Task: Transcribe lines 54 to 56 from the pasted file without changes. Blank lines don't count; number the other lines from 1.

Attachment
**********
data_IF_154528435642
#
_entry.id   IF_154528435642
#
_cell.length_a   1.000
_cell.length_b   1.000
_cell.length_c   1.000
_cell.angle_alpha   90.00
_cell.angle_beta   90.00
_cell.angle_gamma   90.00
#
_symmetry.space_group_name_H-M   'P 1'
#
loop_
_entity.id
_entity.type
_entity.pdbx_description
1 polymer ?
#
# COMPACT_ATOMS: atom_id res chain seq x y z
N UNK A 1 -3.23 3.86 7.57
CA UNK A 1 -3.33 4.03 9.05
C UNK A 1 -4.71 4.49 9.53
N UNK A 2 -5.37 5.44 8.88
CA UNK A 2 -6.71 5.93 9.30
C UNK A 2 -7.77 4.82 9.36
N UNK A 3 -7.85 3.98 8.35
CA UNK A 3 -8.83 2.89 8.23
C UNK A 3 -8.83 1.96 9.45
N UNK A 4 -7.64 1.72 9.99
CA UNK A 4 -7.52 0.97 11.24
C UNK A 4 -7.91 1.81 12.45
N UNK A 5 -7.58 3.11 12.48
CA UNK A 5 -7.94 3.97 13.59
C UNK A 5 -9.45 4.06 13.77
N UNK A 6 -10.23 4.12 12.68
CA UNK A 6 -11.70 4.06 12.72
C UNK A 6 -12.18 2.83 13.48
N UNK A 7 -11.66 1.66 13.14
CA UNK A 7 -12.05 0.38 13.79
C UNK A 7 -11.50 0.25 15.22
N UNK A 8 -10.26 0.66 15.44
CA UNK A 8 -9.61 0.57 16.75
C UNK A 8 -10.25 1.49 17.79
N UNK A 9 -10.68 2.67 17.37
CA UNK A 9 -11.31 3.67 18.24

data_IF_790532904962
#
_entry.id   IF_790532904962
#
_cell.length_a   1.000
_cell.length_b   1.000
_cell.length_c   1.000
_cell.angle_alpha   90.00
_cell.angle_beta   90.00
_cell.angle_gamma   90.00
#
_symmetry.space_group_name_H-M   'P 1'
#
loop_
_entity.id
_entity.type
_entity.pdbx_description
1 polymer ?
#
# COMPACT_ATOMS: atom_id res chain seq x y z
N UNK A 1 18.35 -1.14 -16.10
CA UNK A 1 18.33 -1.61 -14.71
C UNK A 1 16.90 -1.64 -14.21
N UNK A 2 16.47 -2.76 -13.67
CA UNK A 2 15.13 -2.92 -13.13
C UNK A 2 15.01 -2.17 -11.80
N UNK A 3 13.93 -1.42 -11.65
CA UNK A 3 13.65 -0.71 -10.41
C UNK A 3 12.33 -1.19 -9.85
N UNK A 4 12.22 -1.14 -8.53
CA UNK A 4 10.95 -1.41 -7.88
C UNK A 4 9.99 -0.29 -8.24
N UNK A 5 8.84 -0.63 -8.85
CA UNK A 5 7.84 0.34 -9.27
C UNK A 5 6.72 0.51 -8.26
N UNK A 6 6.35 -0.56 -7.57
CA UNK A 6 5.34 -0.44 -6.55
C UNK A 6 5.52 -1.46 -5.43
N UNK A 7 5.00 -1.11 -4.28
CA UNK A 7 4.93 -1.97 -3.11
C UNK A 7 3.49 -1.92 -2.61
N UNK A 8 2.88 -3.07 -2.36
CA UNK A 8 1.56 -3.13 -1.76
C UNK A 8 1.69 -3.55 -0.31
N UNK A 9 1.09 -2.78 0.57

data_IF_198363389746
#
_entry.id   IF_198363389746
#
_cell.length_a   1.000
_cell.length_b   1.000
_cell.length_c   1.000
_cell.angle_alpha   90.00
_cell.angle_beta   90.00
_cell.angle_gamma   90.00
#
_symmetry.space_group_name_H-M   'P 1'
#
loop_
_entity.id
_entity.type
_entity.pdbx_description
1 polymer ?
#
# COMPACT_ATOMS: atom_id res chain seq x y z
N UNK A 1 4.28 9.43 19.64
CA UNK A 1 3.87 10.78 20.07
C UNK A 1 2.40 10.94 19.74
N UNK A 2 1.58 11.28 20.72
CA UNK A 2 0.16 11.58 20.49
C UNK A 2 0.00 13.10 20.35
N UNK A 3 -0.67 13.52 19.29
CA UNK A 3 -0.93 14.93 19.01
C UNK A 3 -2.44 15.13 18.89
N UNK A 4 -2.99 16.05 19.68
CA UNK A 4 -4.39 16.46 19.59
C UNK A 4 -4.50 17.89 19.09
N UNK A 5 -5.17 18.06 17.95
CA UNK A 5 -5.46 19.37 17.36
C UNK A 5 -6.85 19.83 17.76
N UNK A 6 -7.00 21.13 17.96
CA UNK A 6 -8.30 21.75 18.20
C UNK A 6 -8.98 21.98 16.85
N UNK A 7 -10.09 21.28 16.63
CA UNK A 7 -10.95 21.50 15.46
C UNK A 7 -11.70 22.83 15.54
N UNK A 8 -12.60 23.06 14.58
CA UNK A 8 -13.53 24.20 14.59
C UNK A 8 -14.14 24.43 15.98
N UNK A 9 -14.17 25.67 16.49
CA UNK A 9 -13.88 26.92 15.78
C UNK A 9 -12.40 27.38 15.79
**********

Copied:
_cell.angle_alpha   90.00
_cell.angle_beta   90.00
_cell.angle_gamma   90.00